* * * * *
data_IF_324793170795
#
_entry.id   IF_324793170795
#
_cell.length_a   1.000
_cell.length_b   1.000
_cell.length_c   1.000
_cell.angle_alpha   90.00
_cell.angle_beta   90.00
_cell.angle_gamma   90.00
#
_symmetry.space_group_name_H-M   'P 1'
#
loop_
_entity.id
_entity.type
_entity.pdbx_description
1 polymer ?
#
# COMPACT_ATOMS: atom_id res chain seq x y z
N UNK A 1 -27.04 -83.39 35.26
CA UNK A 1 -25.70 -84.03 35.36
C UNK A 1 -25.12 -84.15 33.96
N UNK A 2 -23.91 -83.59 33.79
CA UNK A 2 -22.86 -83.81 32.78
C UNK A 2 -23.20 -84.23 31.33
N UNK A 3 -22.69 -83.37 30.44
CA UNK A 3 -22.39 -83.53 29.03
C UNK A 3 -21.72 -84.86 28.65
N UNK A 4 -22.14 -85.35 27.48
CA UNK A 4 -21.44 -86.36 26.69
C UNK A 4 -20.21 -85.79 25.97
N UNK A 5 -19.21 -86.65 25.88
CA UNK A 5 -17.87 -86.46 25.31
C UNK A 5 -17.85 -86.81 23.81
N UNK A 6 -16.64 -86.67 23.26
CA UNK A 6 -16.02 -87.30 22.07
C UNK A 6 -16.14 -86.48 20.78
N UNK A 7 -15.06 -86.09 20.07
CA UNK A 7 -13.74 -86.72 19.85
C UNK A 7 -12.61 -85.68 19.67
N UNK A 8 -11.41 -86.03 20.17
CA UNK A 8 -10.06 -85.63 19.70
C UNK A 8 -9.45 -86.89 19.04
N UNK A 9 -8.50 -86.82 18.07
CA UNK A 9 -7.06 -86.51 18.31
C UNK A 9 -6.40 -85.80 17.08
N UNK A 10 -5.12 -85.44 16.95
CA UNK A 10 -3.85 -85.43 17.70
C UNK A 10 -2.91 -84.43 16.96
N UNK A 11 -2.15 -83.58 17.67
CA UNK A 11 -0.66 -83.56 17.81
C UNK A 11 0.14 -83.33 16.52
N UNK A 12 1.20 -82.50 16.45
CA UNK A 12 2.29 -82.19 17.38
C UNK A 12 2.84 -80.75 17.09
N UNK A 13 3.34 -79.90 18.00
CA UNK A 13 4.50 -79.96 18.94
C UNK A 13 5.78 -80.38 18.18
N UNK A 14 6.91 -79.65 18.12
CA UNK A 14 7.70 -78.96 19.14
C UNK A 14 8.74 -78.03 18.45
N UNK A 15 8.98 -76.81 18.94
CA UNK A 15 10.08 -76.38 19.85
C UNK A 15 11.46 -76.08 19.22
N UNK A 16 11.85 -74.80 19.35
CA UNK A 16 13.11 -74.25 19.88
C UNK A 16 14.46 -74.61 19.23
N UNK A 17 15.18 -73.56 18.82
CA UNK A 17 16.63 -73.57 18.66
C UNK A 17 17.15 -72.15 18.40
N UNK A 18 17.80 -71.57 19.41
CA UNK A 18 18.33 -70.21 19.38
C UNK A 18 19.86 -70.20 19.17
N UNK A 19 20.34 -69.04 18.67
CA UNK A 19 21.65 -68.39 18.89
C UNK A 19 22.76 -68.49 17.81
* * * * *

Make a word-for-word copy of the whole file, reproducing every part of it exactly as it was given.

data_IF_324793170795
#
_entry.id   IF_324793170795
#
_cell.length_a   1.000
_cell.length_b   1.000
_cell.length_c   1.000
_cell.angle_alpha   90.00
_cell.angle_beta   90.00
_cell.angle_gamma   90.00
#
_symmetry.space_group_name_H-M   'P 1'
#
loop_
_entity.id
_entity.type
_entity.pdbx_description
1 polymer ?
#
# COMPACT_ATOMS: atom_id res chain seq x y z
N UNK A 1 -27.04 -83.39 35.26
CA UNK A 1 -25.70 -84.03 35.36
C UNK A 1 -25.12 -84.15 33.96
N UNK A 2 -23.91 -83.59 33.79
CA UNK A 2 -22.86 -83.81 32.78
C UNK A 2 -23.20 -84.23 31.33
N UNK A 3 -22.69 -83.37 30.44
CA UNK A 3 -22.39 -83.53 29.03
C UNK A 3 -21.72 -84.86 28.65
N UNK A 4 -22.14 -85.35 27.48
CA UNK A 4 -21.44 -86.36 26.69
C UNK A 4 -20.21 -85.79 25.97
N UNK A 5 -19.21 -86.65 25.88
CA UNK A 5 -17.87 -86.46 25.31
C UNK A 5 -17.85 -86.81 23.81
N UNK A 6 -16.64 -86.67 23.26
CA UNK A 6 -16.02 -87.30 22.07
C UNK A 6 -16.14 -86.48 20.78
N UNK A 7 -15.06 -86.09 20.07
CA UNK A 7 -13.74 -86.72 19.85
C UNK A 7 -12.61 -85.68 19.67
N UNK A 8 -11.41 -86.03 20.17
CA UNK A 8 -10.06 -85.63 19.70
C UNK A 8 -9.45 -86.89 19.04
N UNK A 9 -8.50 -86.82 18.07
CA UNK A 9 -7.06 -86.51 18.31
C UNK A 9 -6.40 -85.80 17.08
N UNK A 10 -5.12 -85.44 16.95
CA UNK A 10 -3.85 -85.43 17.70
C UNK A 10 -2.91 -84.43 16.96
N UNK A 11 -2.15 -83.58 17.67
CA UNK A 11 -0.66 -83.56 17.81
C UNK A 11 0.14 -83.33 16.52
N UNK A 12 1.20 -82.50 16.45
CA UNK A 12 2.29 -82.19 17.38
C UNK A 12 2.84 -80.75 17.09
N UNK A 13 3.34 -79.90 18.00
CA UNK A 13 4.50 -79.96 18.94
C UNK A 13 5.78 -80.38 18.18
N UNK A 14 6.91 -79.65 18.12
CA UNK A 14 7.70 -78.96 19.14
C UNK A 14 8.74 -78.03 18.45
N UNK A 15 8.98 -76.81 18.94
CA UNK A 15 10.08 -76.38 19.85
C UNK A 15 11.46 -76.08 19.22
N UNK A 16 11.85 -74.80 19.35
CA UNK A 16 13.11 -74.25 19.88
C UNK A 16 14.46 -74.61 19.23
N UNK A 17 15.18 -73.56 18.82
CA UNK A 17 16.63 -73.57 18.66
C UNK A 17 17.15 -72.15 18.40
N UNK A 18 17.80 -71.57 19.41
CA UNK A 18 18.33 -70.21 19.38
C UNK A 18 19.86 -70.20 19.17
N UNK A 19 20.34 -69.04 18.67
CA UNK A 19 21.65 -68.39 18.89
C UNK A 19 22.76 -68.49 17.81